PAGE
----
Supplement Guide: Sesamin


Where it comes from: Sesamin is fibrous matter known as a lignan, which is a chemical compound found in plants. It exists in natural foods such as flaxseed (not flaxseed oil unless the hull remains), wheat bran, sesame seeds, pumpkin seeds, vegetables, cranberries and whole grains such as oatmeal and barley.

What it’ll do for you: “Lignans are metabolized in the human intestine by friendly bacterial flora, and are absorbed and circulated in the bloodstream,” explains Sari Greaves, RD and spokesperson for the American Dietetic Association. “They exert powerful antioxidant effects that can reduce LDL cholesterol (the ‘bad’ kind), may prevent certain types of cancers (breast and colon) and can contribute to increased brain function.” Here’s how sesamin may benefit you:

  • Stimulates weight loss
    A Japanese study found that sesamin increases the activity of several liver enzymes that break down fatty acids. By optimizing the liver’s fat-burning capacity, sesamin may promote fat loss and also decrease the body’s fat storage capacity. Additionally, sesamin is believed to help preserve lean muscle mass, which is particularly beneficial when dieting (especially those who’ve cut out carbohydrates), as a restricted diet may cause the body to break down muscle mass for use as fuel.
  • May lower cholesterol
    A group of mice was separated and randomly assigned to four groups, fed a diet of sesamin, another plant compound (stanol ester), a combination of the two or a control diet. At the beginning and the end of the study, the mice were weighed, observed and blood was taken for analysis. The control group showed an almost three-fold increase in cholesterol levels. Sesamin alone and paired with the stanol ester significantly reduced the cholesterol levels. Other studies have confirmed that the compound raises high-density lipoprotein cholesterol (the “good” kind). However it’s unclear if the sesamin consistently has these effects on cholesterol alone or if the other compounds are needed to help as well.
  • May protect against cancer
    Researchers at the University of Texas found that sesamin inhibits the proliferation of a variety of tumor cells including leukemia, multiple myeloma and cancers of the colon, prostate, breast, pancreas, and lung. It helps kill the toxic cells and suppresses the gene that’s crucial to the cells’ survival. Sesamin may also be helpful when cancer cells no longer respond to the effects of chemo drugs.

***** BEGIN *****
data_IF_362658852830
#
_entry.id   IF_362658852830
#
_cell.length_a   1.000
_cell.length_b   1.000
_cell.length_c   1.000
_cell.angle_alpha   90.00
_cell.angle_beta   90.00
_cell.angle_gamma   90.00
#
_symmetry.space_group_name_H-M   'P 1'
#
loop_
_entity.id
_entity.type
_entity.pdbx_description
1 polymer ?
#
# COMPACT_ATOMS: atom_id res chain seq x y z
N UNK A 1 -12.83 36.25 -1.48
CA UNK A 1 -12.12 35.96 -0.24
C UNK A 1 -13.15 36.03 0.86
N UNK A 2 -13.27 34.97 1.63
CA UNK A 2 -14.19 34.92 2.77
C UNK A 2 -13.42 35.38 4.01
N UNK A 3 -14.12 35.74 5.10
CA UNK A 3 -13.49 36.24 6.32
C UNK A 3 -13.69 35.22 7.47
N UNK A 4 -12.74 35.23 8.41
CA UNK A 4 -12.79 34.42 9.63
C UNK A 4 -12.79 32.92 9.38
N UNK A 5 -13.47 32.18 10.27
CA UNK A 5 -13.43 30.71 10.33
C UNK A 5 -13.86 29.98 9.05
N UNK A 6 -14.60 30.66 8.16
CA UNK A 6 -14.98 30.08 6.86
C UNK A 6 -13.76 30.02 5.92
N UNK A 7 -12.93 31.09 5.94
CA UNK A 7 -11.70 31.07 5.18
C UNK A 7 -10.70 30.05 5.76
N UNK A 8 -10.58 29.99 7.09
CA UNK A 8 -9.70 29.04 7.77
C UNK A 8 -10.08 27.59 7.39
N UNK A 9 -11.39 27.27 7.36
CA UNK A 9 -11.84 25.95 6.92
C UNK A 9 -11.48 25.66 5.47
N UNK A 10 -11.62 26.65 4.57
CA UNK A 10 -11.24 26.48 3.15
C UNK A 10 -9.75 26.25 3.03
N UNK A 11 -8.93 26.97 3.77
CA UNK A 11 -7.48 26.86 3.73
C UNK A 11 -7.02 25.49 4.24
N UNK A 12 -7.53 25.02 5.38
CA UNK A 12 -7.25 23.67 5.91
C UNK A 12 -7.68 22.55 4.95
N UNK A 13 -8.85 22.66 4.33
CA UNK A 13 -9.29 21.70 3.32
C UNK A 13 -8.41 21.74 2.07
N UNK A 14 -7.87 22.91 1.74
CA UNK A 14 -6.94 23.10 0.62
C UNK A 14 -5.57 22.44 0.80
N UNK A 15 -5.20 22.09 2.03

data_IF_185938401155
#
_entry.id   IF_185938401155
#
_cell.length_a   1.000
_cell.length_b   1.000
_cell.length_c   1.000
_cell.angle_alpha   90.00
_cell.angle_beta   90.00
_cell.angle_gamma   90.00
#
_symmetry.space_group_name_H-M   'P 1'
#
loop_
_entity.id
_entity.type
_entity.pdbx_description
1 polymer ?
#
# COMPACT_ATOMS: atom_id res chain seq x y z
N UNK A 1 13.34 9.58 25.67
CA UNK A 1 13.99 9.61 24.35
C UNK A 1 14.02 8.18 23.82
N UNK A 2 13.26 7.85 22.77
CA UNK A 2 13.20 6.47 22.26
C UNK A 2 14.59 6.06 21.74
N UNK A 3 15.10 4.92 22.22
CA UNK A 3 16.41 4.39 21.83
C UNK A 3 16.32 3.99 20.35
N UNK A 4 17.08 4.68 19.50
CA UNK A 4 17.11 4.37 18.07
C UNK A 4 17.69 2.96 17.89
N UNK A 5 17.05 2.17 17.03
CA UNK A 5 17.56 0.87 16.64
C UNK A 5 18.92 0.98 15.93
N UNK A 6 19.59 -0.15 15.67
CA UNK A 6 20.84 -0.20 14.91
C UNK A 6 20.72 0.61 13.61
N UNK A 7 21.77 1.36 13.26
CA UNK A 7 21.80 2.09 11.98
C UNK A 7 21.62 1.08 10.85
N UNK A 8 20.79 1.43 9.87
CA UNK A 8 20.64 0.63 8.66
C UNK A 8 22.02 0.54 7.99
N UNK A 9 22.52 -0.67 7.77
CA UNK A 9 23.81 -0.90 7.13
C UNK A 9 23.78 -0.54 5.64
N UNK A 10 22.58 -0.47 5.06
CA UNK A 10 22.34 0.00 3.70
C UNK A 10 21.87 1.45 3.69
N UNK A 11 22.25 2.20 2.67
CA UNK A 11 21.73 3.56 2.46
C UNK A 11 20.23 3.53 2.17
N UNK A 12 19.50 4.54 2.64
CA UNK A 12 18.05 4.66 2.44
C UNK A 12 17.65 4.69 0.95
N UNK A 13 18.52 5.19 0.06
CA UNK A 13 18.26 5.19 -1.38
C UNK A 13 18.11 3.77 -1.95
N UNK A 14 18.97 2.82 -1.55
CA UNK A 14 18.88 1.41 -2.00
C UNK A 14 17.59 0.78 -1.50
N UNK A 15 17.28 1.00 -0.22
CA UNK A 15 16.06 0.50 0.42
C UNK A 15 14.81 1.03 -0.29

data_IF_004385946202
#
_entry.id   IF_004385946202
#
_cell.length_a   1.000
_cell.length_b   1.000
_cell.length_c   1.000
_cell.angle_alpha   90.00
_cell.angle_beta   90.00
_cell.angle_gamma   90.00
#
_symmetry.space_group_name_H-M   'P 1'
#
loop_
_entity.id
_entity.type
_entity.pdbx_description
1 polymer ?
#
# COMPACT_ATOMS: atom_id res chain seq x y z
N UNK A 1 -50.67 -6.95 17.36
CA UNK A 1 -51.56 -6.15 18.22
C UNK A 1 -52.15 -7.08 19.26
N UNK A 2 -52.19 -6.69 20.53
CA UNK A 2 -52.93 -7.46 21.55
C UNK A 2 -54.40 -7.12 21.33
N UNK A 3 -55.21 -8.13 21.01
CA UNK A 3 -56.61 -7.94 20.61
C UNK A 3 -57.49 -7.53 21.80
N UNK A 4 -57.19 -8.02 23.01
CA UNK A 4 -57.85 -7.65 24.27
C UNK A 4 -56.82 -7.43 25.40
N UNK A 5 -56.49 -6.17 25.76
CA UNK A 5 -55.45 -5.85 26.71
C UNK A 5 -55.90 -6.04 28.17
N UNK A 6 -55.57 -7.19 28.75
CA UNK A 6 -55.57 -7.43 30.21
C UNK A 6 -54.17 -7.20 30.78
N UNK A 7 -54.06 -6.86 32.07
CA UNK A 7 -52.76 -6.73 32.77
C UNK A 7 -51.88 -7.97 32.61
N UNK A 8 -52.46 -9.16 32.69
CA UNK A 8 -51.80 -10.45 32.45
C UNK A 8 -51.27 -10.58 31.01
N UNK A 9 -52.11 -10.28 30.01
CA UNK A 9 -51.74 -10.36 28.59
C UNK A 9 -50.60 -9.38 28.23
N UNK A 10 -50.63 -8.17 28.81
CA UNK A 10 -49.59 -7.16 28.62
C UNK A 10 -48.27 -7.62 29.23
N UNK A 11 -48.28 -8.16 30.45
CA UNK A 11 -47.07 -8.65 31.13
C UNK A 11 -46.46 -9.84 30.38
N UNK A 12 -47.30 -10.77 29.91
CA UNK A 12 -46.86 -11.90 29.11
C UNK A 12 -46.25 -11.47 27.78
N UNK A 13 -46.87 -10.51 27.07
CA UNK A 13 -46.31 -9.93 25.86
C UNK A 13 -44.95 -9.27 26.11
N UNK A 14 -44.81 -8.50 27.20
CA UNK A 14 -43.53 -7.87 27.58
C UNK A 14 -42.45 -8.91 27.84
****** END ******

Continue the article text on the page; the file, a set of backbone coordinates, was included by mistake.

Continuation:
Suggested intake: “Although food sources of plant lignans hold promise as a health enhancing ingredient, little scientific evidence to date has substantiated the effectiveness of extracts (such as sesamin supplements) in burning fat,” says Greaves. “Your best bet for burning fat is getting regular exercise and eating a balanced diet . . . but while you’re at it, snack on a handful of sesame seeds or add a tablespoons of ground flaxseeds to your breakfast cereal for a natural lignan boost.”

Supplement brands such as SesaMAX and SesaThin have 1,000 mg of sesamin and are generally regarded as safe.

Associated risks/scrutiny: While there are some conflicting reports regarding its benefits, very few side effects or negative effects of sesamin have been noted in scientific studies. Some experts have expressed concern that a high amount of sesamin is needed in order to reap some of its health benefits. Sesamin allergies have been reported, though they are rare.

As with other supplements, sesamin is not regulated by the FDA, dosing instructions are not consistent across all brands and effectiveness will vary.

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